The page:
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Alumni Spotlight


Each month we will be highlighting an EKU Alum who has gone on to do some pretty impressive work. Please take a minute to see what our exceptional graduates are up to after their time at EKU.

Photo of Narissa Haakmat











November Spotlight: 

Graduate Program: Criminology & Criminal Justice
Graduation Year: 2020

I am currently a second-year criminal justice Doctoral student at Old Dominion University. My research interests include the experiences of incarcerated parents, programming and policies for incarcerated parents, reentry, and qualitative methods. I am currently teaching The Criminal Justice System and I'm scheduled to teach Parole, Probation, and Community Corrections starting in summer 2023.   

During my time at Eastern Kentucky University, I was able to home in on my research interests and develop valuable research skills. Having faculty that are actively doing research and publishing in the field gave me the opportunity to be a part of projects that helped shape my research agenda. Additionally, being in a department that offers its students the opportunity to attend and present at national conferences, gave me the opportunity to learn more about the latest research that is being conducted in the field and connect with other scholars whose work has inspired my own.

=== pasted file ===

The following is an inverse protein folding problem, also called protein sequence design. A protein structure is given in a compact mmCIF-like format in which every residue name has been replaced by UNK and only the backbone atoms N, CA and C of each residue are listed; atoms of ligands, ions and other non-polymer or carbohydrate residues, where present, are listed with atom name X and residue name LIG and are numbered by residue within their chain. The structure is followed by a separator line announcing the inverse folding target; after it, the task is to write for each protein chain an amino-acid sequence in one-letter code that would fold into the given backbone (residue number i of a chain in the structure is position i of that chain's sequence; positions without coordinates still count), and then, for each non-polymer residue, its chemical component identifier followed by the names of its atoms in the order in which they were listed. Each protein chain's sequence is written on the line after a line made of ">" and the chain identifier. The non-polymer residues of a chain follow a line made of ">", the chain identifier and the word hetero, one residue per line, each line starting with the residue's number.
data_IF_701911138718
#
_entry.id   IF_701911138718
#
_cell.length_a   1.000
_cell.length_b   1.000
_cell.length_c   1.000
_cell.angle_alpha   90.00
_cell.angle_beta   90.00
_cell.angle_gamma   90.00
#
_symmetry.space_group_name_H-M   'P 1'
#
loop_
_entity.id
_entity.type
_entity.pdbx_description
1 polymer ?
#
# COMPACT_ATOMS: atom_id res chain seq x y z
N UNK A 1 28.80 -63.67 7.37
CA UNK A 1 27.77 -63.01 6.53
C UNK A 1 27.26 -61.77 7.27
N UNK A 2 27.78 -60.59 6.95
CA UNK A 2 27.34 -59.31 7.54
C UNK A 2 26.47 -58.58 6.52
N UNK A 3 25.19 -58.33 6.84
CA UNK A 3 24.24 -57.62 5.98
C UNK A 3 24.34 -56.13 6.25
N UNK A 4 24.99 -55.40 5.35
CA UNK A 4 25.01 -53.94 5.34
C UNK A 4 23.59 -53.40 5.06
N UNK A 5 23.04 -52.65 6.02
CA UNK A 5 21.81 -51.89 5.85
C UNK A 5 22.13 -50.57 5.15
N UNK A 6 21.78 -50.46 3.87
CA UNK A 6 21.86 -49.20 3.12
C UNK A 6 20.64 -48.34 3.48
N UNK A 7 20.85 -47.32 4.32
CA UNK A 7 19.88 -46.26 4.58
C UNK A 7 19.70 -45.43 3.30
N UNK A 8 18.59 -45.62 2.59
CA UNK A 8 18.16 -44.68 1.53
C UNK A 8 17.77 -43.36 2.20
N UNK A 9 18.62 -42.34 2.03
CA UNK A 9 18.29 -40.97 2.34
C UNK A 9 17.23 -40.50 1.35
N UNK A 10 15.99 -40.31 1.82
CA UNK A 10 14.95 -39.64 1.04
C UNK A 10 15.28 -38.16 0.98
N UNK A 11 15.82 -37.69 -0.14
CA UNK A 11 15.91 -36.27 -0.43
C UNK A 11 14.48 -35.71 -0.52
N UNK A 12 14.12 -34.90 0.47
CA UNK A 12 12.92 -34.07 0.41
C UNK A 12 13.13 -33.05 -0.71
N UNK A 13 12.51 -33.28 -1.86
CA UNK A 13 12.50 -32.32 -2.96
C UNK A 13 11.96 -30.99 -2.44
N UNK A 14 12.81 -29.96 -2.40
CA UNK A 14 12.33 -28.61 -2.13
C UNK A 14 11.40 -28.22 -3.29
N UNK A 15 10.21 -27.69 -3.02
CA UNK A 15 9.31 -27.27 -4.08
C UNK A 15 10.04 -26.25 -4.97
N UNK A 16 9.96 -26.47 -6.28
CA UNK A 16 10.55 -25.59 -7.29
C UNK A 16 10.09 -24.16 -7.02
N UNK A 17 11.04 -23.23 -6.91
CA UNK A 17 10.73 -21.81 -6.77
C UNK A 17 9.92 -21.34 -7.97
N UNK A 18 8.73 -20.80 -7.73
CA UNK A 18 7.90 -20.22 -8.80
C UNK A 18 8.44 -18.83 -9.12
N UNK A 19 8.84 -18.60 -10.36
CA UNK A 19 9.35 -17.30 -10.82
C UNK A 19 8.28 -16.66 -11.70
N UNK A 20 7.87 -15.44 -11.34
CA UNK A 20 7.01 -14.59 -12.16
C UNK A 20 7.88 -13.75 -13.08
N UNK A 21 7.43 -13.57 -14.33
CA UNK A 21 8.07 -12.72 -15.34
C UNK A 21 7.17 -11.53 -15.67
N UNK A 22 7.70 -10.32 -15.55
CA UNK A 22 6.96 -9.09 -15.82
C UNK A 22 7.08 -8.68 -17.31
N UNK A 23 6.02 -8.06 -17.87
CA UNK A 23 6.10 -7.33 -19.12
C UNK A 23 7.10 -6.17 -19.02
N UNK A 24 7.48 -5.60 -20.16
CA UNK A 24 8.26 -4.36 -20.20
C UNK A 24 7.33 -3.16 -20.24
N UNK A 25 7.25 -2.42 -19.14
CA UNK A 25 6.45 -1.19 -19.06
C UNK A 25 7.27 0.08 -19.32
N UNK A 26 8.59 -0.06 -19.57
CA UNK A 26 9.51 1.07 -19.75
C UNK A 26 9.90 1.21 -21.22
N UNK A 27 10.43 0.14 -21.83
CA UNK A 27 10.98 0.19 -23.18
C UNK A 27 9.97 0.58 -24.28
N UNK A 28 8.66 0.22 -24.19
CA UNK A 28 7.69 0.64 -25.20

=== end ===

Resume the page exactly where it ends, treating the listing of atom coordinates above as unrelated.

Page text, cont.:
Photo of Rebecca Schwendau

October Spotlight: 

Graduate Program: Criminology & Criminal Justice
Graduation Year: 2021